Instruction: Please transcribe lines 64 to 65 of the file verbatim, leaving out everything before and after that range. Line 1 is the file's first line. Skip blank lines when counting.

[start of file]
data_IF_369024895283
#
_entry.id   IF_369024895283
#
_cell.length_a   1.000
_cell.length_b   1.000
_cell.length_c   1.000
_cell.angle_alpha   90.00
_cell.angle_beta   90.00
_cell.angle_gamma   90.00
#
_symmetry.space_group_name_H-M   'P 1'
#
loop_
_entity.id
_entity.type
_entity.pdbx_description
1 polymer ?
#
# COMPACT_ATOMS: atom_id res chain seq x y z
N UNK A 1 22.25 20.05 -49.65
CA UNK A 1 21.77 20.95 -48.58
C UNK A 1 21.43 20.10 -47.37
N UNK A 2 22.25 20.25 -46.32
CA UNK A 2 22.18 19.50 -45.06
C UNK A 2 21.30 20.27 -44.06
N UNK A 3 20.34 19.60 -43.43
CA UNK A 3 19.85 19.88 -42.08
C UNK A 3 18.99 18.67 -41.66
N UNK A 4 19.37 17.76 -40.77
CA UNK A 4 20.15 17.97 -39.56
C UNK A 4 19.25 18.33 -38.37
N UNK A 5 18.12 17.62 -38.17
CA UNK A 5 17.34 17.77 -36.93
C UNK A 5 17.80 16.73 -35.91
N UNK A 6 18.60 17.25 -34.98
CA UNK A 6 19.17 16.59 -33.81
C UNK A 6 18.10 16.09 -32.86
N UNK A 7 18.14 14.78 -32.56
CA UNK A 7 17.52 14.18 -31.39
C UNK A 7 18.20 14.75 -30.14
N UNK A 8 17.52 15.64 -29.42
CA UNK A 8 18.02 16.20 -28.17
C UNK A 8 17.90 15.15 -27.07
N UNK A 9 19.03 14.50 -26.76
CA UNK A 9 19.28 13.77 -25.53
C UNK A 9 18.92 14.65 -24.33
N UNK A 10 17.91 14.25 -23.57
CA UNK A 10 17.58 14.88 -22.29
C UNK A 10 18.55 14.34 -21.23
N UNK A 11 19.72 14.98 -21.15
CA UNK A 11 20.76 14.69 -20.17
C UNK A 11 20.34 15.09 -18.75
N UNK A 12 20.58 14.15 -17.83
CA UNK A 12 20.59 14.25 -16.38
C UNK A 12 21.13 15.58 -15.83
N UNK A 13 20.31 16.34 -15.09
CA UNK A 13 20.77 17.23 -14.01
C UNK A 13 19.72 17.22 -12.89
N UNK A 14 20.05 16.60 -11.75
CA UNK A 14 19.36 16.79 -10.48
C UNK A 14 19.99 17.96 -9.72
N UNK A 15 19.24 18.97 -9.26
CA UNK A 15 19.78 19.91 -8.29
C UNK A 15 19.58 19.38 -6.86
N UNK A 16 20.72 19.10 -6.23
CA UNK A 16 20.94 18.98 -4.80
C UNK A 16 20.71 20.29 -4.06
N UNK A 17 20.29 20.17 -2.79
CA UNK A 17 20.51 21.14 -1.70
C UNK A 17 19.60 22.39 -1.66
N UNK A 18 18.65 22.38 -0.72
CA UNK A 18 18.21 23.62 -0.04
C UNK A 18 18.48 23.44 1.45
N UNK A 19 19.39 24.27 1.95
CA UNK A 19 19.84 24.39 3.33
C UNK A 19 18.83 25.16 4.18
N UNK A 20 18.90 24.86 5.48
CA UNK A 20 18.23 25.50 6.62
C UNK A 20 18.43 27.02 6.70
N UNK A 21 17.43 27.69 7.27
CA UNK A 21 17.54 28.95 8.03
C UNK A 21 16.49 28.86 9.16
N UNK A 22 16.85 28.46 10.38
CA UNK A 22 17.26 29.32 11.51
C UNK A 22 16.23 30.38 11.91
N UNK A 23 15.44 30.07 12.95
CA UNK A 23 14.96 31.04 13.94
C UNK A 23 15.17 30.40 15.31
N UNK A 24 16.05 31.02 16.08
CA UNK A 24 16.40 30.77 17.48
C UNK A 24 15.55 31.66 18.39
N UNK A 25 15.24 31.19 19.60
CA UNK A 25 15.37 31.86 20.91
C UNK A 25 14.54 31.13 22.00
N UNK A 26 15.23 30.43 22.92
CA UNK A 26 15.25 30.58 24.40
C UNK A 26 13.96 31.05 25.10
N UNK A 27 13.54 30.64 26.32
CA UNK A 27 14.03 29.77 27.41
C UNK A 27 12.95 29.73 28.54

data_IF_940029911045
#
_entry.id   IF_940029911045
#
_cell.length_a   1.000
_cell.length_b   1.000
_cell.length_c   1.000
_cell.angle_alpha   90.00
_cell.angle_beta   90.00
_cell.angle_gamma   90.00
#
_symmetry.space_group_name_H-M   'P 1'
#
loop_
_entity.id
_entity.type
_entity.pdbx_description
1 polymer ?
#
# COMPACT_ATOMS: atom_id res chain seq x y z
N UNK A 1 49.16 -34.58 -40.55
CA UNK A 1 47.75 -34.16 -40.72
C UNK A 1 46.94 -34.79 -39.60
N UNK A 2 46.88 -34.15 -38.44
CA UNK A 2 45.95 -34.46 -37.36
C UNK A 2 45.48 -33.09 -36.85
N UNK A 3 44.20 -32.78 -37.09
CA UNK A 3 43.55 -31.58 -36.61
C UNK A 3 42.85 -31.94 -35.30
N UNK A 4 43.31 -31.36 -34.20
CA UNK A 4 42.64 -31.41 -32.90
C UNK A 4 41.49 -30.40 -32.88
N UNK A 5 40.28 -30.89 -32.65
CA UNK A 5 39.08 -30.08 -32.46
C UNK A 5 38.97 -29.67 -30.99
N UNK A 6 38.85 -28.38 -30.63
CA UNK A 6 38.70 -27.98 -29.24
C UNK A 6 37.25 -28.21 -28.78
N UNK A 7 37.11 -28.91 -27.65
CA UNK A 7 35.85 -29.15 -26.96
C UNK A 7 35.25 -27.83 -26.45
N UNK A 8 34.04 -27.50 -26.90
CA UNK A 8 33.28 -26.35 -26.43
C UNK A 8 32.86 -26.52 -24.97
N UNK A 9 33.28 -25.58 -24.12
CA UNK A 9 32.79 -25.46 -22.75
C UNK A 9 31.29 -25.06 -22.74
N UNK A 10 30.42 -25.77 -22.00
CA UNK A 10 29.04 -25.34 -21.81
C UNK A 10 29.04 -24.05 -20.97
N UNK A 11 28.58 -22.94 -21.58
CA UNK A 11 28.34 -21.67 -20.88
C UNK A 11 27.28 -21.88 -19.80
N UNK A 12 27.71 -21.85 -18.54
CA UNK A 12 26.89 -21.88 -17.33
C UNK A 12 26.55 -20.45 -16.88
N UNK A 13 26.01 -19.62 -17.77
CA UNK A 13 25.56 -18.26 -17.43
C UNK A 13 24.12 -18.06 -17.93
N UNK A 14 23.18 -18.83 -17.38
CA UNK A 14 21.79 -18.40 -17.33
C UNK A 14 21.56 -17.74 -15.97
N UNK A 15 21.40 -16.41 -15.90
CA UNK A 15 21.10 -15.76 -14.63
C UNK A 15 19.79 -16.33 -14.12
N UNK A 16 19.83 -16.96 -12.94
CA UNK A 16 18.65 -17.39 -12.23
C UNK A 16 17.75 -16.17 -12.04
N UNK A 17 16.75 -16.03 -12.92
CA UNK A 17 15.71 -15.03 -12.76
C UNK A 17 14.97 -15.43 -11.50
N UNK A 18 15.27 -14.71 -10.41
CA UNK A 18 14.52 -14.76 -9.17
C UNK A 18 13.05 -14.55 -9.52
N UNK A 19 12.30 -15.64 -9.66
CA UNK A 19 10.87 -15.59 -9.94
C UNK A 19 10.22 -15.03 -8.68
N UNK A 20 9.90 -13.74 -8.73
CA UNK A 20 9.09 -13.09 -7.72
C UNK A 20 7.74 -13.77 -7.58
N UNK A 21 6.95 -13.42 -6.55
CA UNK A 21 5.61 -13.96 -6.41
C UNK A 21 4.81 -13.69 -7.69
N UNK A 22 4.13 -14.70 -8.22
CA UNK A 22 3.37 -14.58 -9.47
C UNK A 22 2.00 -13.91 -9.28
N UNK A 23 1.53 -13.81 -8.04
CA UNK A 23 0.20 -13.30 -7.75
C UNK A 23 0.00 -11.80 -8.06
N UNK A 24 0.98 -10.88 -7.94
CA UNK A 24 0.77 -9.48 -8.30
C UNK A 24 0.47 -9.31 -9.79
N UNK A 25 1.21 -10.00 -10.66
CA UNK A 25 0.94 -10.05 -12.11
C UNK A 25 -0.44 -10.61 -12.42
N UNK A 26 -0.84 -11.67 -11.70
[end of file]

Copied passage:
CA UNK A 15 19.78 19.91 -8.29
C UNK A 15 19.58 19.38 -6.86